December 02, 2016

Florida Democrats in Congress mainly back Pelosi

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via @learyreports

Florida Democrats this week helped protect Nancy Pelosi from a leadership challenge driven by the party's abysmal November.

Pelosi on Wednesday was easily elected minority leader over Rep. Tim Ryan of Ohio, who said the party has lost touch with the working class. But as the Washington Post notes, Pelosi’s margin of victory, 134 votes to 63, "signaled a large degree of discontent with her leadership after 14 years atop the caucus and, more broadly, with the Democratic policy agenda that many lawmakers say has grown stale."

We've asked Florida Democrats -- those who will be part of the 115th Congress -- who they supported.

Kathy Castor - Pelosi
Ted Deutch - Pelosi
Lois Frankel - Pelosi
Alcee Hastings - Tim Ryan
Frederica Wilson - Pelosi
Debbie Wasserman Schultz - Pelosi

Incoming members:

Charlie Crist - Pelosi
Darren Soto - Pelosi

--ALEX LEARY, Tampa Bay Times

Photo credit: Associated Press

December 01, 2016

USDOT awards FIU $1.4M grant to study bridge restoration

@PatriciaMazzei

Florida International University won $1.4 million from the federal government earlier this week. The grant, from the U.S. Department of Transportation, is intended to pay for research on how to restore aging bridges and build new ones.

Miami members of Congress pushed for the money, according to U.S. Rep. Carlos Curbelo, a Republican whose district includes FIU's main campus. The grant is part of USDOT's University Transportation Centers program, which was signed into law last December. Curbelo had introduced the program in a bill he filed in September 2015.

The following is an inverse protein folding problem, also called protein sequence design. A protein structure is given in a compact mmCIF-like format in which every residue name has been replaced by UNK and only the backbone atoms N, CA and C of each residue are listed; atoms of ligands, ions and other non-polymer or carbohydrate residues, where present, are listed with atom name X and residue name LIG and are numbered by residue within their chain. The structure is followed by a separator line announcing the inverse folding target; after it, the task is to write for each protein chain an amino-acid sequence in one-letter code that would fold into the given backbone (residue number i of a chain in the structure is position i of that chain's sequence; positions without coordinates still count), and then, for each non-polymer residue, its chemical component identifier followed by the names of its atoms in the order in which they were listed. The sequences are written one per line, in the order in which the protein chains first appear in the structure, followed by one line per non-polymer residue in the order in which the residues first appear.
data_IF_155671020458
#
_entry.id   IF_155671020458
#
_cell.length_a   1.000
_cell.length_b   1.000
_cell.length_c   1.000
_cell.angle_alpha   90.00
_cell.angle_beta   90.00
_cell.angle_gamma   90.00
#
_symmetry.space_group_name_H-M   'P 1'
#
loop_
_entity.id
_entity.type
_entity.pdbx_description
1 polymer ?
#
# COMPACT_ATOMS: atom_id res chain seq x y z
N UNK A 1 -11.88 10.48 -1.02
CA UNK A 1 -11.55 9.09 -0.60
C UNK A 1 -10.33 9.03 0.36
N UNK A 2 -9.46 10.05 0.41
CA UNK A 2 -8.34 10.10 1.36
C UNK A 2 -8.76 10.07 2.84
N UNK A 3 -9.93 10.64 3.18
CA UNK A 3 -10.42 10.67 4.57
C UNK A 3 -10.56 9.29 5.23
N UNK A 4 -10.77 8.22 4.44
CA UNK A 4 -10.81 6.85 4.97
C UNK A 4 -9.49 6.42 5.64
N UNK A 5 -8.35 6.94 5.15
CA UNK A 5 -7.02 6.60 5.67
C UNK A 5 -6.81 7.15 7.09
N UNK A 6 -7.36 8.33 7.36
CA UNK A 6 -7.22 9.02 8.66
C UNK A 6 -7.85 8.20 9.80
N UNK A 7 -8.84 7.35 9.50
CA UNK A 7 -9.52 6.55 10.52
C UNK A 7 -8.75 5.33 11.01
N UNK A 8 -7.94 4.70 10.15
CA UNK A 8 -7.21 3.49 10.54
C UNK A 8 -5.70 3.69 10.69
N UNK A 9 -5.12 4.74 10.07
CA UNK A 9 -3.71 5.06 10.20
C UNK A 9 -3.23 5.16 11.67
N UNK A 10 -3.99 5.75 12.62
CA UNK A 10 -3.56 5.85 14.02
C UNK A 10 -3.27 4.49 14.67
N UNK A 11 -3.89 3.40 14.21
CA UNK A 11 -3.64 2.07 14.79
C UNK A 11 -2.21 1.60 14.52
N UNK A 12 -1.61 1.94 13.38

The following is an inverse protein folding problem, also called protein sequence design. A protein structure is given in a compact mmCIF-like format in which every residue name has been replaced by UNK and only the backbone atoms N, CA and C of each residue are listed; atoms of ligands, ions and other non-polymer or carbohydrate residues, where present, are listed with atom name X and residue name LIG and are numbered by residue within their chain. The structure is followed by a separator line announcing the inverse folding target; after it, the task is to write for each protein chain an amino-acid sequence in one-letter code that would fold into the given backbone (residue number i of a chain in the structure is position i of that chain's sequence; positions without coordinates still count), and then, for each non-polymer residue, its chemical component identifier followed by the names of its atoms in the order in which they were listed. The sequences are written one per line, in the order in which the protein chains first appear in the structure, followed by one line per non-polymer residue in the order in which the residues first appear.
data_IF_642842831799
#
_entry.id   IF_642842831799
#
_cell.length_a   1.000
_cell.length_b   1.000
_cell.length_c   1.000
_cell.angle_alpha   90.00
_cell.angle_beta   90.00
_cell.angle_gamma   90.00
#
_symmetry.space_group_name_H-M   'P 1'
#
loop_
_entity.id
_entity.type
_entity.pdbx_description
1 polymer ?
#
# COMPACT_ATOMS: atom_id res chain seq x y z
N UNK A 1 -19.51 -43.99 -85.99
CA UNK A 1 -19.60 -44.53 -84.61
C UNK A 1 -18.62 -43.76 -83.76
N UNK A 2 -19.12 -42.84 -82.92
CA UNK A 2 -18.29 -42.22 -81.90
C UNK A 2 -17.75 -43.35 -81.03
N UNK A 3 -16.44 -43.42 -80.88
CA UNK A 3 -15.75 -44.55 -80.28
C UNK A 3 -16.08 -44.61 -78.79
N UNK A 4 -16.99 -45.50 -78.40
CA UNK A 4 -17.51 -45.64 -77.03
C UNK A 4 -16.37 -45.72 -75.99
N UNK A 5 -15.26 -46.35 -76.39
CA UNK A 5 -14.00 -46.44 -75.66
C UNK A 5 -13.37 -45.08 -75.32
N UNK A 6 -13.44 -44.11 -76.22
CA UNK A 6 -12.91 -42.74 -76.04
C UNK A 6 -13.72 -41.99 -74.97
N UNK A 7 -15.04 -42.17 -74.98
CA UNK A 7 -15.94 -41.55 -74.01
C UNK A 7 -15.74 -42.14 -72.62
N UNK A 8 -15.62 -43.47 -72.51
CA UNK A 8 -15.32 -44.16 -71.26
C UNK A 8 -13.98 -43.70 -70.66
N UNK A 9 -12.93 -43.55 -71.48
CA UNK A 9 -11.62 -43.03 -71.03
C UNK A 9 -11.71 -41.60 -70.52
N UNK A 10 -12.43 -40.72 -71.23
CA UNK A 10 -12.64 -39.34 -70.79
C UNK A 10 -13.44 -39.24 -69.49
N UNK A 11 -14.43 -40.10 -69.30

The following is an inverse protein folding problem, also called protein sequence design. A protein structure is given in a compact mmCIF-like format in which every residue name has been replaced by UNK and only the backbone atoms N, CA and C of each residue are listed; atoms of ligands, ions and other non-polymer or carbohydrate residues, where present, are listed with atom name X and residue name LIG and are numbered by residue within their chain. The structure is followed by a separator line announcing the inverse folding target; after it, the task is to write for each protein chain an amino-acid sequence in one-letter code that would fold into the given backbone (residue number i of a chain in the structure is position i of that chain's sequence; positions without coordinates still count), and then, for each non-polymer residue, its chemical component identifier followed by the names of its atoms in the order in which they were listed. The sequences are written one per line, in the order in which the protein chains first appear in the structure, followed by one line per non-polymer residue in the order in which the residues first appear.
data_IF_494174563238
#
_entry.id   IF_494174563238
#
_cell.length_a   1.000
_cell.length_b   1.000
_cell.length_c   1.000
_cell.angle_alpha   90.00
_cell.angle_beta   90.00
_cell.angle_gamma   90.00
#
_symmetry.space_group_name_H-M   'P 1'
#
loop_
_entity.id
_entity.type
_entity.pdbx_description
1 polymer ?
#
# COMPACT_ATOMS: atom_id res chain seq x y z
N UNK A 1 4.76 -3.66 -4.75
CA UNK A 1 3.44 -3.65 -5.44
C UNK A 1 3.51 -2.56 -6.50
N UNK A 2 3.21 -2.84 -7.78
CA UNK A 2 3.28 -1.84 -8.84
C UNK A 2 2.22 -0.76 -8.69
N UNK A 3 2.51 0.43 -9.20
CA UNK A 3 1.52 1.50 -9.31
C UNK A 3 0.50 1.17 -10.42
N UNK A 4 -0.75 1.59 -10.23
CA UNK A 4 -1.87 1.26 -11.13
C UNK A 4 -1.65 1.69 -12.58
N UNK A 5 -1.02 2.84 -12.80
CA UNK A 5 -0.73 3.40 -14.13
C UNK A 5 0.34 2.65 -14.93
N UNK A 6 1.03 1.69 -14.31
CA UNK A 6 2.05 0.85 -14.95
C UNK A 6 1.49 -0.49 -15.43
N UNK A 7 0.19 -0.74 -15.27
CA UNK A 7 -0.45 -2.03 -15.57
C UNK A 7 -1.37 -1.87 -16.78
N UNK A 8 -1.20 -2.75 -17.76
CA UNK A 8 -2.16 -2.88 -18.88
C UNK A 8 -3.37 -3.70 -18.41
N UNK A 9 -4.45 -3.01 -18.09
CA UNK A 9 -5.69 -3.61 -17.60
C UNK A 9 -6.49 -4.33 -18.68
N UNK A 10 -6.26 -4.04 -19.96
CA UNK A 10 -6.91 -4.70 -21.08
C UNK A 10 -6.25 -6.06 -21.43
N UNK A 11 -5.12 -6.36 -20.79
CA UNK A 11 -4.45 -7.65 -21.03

"FIU's work to address substandard bridges is critical to restoring our transportation infrastructure in South Florida and across the county," Curbelo said in a statement. "I'm grateful for the support of my colleagues Debbie Wasserman Schultz, Mario Diaz-Balart, Ileana Ros-Lehtinen, and the Florida Delegation for championing this effort with me."

Atorod Azizinamini, chairman of the structure and bridge engineering program at FIU, said in a statement issued through Curbelo's office that supporting FIU "will benefit South Florida and the country as we improve our aging infrastructure."

November 30, 2016

House set to pass health bill with Miami ties

@PatriciaMazzei

The U.S. House plans to vote Wednesday on a wide-ranging health bill that includes several items of interest to South Florida.